- The Washington Times - Tuesday, March 27, 2007


Location: Sterling

Yardage/par: 7,015 yards, par 72

Rating/slope: 73.5/125

Architect: Ed Ault (1972)

Fees: $-$$

Phone: 703/450-4655

Range: Mats

Layout: Nothing fancy, but everything you could want from a course run by the Northern Virginia Regional Park Authority. Front nine leaves plenty of room to miss off the tee. Back is tougher and more scenic. No par-3 measures shorter than 180 yards from the tips. Large greens and lots of surrounding bunkers. Long irons are a must.


AUGUSTINE **** 1/2

Location: Stafford

Yardage/par: 6,810 yards, par 71

Rating/slope: 71.9/130

Architect: Rick Jacobson (1995)

Fees: $$-$$$

Phone: 540/720-7374

Range: Grass

Layout: An intense gallop through Virginia hardwoods boasting an unforgettable collection of holes. Pristine conditions, a challenging and entertaining design and an awe-inspiring tract of land make this one of the mid-Atlantic’s most enjoyable golfing experiences, public or private. Not too tight or lake-littered to discourage free-swingers; just a solid test of ability.



Location: Front Royal

Yardage/par: 6,464 yards, par 71 (North)

Rating/slope: 69.9/122

Architect: Linwood Morrison (1965)

Fees: $-$$

Phone: 800/659-0163

Range: Grass

Layout: The perfect place to pop a little ego ecstasy. Bring a driver, a sand wedge and your best grin, because Bowling Green is guaranteed to cut your handicap in half. The standard fare here is the relatively open, rolling, 375-yard two-shotter that simply begs for birdies. Despite its simplicity, there aren’t any dogs on the property — no absurdly severe doglegs, ridiculously canted greens or blind drives over Uncle Bubba’s barn. Quality muni golf with a strong twist of rural charm at an remarkable top price of just $39.



Location: Ashburn

Yardage/par: 6,764 yards, par 72

Rating/slope: 71.2/121

Architect: Gordon Associates (1994)

Fees: $-$$

Phone: 703/327-3403

Range: Mats

Layout: Simple, open course with scattered fairway bunkers and level greens. Designed by Hank Gordon and Associates, this course features the 568-yard 7th, an uphill par-5 that plays over a creek, making it as gruelling a 3-shot hole as you’ll find.



Location: Bristow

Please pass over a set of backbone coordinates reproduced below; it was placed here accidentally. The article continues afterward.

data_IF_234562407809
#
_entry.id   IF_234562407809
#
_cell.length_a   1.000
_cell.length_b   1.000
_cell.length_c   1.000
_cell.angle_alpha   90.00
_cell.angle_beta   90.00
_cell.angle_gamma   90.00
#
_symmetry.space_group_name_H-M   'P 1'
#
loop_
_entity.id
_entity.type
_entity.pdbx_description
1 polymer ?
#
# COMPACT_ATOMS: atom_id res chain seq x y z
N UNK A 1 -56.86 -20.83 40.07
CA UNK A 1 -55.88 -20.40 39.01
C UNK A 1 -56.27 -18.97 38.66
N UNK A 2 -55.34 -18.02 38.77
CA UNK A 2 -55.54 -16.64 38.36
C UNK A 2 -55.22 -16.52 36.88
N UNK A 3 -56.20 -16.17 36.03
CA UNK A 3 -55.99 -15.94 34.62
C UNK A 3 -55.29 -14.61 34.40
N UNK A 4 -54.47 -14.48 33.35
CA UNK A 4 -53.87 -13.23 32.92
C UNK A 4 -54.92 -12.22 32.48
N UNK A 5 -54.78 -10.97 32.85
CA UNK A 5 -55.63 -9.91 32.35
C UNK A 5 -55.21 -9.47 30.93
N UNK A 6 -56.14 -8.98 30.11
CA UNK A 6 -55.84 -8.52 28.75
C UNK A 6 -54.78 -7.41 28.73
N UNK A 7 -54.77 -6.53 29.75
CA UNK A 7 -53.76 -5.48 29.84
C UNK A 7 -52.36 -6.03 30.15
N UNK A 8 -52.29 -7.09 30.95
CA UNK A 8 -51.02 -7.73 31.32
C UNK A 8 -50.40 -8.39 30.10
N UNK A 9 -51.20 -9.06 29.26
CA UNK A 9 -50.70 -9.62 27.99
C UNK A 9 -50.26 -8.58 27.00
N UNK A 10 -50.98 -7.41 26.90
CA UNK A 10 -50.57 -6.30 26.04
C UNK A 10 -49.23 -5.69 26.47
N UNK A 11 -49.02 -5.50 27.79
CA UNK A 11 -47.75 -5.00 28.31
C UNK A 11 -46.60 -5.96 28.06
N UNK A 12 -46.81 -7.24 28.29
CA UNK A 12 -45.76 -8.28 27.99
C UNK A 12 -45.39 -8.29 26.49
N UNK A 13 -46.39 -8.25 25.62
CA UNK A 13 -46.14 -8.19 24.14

Yardage/par: 7,102 yards, par 72

Rating/slope: 75.2/133

Architect: Ken Killian (1993)

Fees: $$-$$$

Phone: 703/368-3558

Range: Grass

Layout: Rural setting allows room to spray the ball off the tee, but there’s a small margin for error on and around greens. Course is well-defined despite lack of trees, with zoysia fairways and outstanding putting surfaces. Mounding makes short game a chore. Seven water holes. Bristow draws a breath of Scotland with the twist of a bulldozer. Clever design with one staggering lapse of sanity at the par-4 seventh.




Location: Haymarket

Yardage/par: 6,961 yards, par 72

Rating/slope: 73.1/134

Architect: Rick Jacobson (1999)

Fees: $$$-$$$$

Phone: 866/285-5786

Range: Grass

Layout: Nobody frames a hole better than Rick Jacobson, a designer who uses bunkers and mounding the way Wyeth used light and shadows. Jacobson supplies such instant perspective that you could easily play the course without a scorecard or yardage markers. Aside from the marvelous framing, Bull Run is characterized by relatively small, flat greens and a nice combination of long, basic ball-striking holes and complex, risk-reward delights. There isn’t a bum in the bunch here, though the stretch from No. 8 to the finish is particularly memorable.



Location: Fredericksburg

Yardage/par: 7,010 yards, par 71

Rating/slope: 75.8/147

Architect: Deane Beman/Bobby Weed (2004)

Fees: $$-$$$$

Phone: 866/857-4343

Range: Grass

Layout: Prepare to be blown away by some heavy architectural ordinance. Two thoughts linger after a loop around this layout from former PGA Tour commissioner Deane Beman. First, the lines are strikingly clean, bordering on elegant — a near-shocker given the somewhat muddled framing of TPC at Avenel, Beman’s infamous signature plan to date. When you stand on a teebox at Cannon Ridge, every rolling nuance of each hole is crisply revealed. Simply put, this course fits the eye like few others in the region.

Second, two extended stretches of holes qualify as almost rapturously memorable, leaving one feeling like a child who has discovered a secret path through a dense forest. The front-nine foursome beginning at No. 3, a snaking 586-yard par-5, and concluding with the savage 6th, a 493-yard, par-4 boring to the farthest corner of the property, will leave you somewhat slack-jawed … until you make the turn and hit the crescendo stretch starting at the 13th and running sublimely to the finish. The par-3, 17th, Beman’s take on the famed Redan design, is the most playable we’ve ever encountered.



Location: Centreville

Yardage/par: 3,570 yards, par 37 (Bull Run);

3,495 yards, par 36 (Antietam); 3,380 yards, par 36 (Wilderness)